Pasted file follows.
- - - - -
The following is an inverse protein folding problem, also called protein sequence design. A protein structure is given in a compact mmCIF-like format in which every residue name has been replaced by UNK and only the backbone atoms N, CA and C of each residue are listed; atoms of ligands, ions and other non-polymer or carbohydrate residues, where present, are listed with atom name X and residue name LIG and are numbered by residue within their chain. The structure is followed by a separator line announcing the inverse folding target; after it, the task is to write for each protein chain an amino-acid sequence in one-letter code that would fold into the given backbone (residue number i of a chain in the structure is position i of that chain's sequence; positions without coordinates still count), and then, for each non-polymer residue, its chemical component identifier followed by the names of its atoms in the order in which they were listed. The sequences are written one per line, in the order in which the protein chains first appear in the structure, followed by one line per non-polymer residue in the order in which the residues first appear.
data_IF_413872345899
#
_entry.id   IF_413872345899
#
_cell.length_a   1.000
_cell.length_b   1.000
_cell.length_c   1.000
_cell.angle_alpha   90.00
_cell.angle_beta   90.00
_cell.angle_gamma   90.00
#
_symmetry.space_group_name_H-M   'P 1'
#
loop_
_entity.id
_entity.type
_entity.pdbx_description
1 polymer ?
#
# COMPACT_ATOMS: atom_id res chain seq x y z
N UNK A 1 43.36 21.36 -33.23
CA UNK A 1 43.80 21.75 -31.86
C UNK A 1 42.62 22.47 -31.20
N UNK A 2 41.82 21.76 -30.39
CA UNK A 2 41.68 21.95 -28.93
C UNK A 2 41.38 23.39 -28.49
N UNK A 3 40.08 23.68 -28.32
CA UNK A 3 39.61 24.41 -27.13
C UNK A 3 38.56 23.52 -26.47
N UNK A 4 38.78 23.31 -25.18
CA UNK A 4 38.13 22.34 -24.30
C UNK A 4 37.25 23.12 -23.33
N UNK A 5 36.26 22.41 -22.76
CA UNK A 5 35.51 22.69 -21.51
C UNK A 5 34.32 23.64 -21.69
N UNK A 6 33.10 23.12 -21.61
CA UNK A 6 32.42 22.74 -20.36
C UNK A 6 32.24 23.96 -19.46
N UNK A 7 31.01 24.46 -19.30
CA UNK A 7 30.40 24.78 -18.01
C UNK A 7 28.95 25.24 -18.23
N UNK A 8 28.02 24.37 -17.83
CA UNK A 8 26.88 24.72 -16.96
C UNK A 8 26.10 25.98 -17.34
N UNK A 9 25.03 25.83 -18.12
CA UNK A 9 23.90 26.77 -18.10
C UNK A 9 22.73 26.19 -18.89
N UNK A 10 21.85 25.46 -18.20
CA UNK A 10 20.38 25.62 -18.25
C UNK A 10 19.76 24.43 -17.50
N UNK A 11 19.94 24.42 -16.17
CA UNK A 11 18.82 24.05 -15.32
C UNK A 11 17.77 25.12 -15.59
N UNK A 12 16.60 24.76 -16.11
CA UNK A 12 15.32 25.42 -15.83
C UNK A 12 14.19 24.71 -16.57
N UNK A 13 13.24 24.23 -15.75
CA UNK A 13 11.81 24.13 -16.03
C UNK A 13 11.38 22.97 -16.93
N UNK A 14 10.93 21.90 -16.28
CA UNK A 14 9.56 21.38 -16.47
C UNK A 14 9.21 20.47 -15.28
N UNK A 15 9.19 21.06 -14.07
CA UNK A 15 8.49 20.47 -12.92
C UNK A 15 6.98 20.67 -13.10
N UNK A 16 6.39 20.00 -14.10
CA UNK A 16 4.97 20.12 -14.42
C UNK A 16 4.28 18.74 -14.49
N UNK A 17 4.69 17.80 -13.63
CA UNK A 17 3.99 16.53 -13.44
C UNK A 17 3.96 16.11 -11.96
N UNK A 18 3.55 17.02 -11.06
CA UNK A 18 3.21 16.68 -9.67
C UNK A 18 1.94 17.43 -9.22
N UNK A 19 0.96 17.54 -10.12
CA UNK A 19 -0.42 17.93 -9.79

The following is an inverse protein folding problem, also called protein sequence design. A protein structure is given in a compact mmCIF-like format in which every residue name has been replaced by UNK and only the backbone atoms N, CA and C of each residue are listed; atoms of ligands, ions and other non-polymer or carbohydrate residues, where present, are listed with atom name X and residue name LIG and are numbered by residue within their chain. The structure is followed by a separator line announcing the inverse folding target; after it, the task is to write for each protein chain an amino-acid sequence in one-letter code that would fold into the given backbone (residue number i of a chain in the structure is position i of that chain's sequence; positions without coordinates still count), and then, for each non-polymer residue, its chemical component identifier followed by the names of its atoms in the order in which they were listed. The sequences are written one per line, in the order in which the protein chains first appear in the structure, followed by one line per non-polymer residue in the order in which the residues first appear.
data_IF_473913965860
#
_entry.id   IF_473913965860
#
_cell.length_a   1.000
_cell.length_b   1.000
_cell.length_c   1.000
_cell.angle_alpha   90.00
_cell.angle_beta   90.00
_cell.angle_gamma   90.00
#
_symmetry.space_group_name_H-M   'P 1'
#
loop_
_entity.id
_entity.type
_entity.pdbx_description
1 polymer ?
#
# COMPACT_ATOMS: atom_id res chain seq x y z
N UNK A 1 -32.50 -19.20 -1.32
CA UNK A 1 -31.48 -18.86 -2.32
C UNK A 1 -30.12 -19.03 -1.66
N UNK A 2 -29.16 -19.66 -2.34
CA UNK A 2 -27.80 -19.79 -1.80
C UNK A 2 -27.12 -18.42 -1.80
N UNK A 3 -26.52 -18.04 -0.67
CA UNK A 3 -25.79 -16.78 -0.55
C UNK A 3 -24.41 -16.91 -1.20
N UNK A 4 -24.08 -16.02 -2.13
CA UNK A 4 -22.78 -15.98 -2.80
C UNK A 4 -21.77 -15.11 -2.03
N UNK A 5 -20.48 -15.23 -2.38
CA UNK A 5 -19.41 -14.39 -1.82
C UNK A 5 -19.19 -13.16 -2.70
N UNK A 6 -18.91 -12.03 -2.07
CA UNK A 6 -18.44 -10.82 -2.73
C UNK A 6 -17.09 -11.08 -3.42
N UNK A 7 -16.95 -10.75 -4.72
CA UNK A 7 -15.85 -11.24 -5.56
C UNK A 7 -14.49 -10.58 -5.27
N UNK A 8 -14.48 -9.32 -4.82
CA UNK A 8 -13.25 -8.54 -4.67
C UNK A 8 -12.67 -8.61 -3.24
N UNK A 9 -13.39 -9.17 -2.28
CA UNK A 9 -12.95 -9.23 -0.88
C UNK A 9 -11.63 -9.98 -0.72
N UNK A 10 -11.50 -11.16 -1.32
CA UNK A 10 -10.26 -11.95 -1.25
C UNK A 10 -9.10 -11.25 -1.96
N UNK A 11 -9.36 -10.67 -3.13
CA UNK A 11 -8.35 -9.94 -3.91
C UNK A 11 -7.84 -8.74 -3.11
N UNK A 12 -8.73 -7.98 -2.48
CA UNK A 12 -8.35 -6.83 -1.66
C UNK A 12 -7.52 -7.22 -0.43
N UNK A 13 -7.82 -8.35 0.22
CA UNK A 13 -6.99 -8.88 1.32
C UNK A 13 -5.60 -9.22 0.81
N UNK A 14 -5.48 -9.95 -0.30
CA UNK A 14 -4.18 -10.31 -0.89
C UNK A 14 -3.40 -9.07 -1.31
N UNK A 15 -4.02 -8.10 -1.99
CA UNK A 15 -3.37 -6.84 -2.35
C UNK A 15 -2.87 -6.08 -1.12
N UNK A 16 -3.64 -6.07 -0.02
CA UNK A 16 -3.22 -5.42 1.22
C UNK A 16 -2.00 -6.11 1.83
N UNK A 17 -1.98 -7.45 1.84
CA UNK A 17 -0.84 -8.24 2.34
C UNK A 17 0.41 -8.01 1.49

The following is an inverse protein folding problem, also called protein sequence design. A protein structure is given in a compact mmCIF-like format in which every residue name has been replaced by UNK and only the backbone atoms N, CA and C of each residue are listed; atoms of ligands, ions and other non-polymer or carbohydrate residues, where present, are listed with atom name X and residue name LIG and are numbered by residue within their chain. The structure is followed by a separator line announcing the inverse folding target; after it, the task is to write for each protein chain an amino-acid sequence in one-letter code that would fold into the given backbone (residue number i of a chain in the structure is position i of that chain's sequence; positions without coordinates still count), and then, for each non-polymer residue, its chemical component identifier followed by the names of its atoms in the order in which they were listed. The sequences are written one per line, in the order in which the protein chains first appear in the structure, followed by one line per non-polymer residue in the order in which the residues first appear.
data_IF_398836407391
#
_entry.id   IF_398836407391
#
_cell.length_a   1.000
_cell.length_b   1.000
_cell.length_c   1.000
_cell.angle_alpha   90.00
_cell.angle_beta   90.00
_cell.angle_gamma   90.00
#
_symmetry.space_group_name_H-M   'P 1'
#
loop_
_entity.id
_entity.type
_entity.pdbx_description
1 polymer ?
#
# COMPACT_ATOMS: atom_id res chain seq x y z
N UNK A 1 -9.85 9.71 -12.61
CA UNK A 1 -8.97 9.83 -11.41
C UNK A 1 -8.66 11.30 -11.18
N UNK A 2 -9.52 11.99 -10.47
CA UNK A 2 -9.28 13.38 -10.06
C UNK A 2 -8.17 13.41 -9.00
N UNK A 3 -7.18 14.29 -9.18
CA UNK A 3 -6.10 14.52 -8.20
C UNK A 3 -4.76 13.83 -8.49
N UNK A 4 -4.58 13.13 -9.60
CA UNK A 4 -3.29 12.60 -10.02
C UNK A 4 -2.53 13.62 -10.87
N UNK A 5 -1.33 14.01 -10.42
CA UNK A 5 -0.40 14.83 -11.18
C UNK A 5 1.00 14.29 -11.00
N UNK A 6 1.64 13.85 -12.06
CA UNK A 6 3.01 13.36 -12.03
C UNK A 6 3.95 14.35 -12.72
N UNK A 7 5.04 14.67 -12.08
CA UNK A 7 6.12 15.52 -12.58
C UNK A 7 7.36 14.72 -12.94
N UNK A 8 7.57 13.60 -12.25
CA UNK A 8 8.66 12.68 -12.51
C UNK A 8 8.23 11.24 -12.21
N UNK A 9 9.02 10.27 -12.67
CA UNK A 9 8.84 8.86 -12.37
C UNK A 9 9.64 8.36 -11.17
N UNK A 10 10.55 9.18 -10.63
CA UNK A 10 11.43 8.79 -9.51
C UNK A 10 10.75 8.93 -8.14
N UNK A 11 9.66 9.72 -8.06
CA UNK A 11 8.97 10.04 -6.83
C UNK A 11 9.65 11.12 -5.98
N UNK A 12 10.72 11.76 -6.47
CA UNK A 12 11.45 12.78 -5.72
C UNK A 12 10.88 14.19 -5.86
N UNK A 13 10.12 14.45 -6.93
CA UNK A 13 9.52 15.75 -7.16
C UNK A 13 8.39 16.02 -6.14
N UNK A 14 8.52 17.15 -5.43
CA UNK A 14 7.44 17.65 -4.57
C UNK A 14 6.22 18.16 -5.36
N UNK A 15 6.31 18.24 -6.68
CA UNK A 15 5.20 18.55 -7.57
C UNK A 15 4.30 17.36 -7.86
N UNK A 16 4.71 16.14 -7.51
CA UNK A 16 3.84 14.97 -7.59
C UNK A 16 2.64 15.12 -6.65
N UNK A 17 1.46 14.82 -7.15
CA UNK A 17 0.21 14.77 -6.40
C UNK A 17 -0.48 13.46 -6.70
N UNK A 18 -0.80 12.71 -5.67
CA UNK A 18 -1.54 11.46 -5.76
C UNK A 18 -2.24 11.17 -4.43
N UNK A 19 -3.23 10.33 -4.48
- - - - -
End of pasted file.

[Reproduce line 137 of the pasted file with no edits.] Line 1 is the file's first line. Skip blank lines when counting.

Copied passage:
C UNK A 13 -5.60 -9.22 0.81